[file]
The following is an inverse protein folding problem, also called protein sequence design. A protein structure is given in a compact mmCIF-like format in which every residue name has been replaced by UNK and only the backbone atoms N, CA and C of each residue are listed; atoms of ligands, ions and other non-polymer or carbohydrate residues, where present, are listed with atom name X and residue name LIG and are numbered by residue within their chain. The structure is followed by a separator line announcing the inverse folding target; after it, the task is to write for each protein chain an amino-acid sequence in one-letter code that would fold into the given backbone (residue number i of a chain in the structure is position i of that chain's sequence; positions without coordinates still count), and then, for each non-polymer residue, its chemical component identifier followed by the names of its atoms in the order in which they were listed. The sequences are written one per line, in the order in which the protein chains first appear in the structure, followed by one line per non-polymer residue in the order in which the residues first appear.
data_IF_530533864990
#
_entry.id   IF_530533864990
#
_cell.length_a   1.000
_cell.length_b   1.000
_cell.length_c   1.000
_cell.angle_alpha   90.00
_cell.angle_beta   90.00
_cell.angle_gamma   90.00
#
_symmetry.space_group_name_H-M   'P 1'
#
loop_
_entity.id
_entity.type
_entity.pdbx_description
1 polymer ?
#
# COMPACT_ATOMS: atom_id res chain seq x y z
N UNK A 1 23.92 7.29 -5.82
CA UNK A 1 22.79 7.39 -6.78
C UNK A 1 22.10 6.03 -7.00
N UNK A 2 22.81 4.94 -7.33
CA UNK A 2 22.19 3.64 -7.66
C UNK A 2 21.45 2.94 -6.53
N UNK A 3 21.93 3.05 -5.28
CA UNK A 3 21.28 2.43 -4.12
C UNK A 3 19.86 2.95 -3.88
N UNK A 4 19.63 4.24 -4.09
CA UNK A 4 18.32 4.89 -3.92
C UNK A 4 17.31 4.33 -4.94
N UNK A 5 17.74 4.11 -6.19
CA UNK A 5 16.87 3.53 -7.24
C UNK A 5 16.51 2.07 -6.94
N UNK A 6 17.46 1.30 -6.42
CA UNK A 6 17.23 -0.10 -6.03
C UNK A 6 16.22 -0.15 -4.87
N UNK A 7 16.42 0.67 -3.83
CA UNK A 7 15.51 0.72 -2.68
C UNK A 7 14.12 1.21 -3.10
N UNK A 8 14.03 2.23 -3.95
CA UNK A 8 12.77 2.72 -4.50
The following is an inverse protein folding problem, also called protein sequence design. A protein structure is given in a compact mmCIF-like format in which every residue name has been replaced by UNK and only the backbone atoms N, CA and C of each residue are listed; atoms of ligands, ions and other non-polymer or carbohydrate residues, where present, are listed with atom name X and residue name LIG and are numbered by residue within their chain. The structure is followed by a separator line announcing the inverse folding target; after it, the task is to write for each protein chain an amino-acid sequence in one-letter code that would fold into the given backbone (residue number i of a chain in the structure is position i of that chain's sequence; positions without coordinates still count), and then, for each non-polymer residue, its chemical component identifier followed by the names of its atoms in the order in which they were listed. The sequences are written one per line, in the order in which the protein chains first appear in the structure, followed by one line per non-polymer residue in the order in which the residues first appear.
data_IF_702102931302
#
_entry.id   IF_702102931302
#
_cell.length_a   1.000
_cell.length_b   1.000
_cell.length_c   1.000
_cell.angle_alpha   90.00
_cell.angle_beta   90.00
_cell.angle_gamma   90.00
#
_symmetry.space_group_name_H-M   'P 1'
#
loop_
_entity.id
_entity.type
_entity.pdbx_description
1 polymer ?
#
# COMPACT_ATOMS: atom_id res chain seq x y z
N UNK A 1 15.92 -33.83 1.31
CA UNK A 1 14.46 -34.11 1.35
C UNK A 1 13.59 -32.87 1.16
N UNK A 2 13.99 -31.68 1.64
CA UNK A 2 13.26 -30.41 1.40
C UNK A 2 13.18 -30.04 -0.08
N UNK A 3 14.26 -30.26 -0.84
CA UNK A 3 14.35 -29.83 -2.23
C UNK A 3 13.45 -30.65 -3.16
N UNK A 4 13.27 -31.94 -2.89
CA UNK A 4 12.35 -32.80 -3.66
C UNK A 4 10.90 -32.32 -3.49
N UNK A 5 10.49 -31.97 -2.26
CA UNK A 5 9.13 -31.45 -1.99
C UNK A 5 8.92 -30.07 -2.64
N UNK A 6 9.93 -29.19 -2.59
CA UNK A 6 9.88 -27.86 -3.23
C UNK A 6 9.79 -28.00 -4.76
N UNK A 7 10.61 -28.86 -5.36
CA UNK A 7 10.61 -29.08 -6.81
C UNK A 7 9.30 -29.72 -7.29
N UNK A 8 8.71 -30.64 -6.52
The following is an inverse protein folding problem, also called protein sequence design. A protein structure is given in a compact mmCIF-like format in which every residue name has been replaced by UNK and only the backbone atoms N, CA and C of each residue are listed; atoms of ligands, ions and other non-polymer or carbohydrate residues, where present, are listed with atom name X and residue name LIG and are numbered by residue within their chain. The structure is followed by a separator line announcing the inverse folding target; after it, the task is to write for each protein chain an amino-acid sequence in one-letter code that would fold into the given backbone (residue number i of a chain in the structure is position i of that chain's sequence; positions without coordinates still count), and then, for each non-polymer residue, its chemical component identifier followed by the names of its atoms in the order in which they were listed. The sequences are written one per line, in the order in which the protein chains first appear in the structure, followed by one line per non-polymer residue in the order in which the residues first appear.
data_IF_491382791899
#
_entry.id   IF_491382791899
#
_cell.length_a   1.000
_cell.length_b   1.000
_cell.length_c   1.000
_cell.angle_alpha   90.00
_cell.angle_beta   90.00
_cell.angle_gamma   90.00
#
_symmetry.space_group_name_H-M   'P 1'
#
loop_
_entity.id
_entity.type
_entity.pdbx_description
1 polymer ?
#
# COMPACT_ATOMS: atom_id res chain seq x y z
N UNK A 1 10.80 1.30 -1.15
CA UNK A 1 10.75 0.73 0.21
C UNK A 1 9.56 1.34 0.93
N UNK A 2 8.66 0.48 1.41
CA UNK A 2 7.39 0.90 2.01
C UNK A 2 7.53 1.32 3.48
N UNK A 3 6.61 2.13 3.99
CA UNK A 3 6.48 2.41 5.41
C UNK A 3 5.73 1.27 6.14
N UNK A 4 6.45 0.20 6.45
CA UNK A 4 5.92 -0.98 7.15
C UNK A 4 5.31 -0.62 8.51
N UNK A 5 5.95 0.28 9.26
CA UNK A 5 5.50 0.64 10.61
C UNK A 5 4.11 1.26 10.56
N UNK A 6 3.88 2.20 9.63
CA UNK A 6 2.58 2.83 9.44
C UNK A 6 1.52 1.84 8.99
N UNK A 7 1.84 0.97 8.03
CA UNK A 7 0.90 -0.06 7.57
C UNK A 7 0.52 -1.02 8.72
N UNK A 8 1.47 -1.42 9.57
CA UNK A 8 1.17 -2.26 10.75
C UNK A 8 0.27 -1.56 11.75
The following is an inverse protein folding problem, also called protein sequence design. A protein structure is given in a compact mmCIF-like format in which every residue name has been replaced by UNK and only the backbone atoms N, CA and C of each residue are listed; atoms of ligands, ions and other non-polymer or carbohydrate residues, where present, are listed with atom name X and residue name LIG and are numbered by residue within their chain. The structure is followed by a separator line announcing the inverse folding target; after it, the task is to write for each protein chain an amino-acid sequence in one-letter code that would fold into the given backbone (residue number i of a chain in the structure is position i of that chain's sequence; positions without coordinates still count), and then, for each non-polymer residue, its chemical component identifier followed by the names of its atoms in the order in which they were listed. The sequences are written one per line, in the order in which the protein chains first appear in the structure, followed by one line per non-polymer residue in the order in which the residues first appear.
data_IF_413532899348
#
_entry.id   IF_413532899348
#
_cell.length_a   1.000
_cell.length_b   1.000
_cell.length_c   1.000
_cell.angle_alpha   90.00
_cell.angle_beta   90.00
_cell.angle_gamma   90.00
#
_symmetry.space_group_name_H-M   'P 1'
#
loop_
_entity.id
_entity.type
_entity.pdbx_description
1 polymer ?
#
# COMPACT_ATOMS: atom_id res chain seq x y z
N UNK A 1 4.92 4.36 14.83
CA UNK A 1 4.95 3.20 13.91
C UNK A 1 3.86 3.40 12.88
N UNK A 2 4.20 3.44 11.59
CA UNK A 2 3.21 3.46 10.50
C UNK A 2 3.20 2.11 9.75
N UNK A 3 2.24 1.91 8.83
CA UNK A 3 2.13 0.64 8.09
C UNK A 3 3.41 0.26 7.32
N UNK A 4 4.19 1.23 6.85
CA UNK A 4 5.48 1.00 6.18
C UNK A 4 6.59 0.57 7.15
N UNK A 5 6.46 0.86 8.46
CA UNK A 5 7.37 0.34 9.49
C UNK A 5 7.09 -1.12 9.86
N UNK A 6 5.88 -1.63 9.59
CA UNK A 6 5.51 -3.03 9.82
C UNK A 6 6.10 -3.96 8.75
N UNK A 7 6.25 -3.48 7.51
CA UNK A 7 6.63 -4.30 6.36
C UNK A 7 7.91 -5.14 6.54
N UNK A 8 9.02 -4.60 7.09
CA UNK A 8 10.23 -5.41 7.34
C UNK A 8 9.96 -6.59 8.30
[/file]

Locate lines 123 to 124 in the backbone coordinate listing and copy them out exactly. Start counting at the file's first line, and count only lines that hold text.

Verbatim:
C UNK A 5 4.11 1.26 10.56
N UNK A 6 3.88 2.20 9.63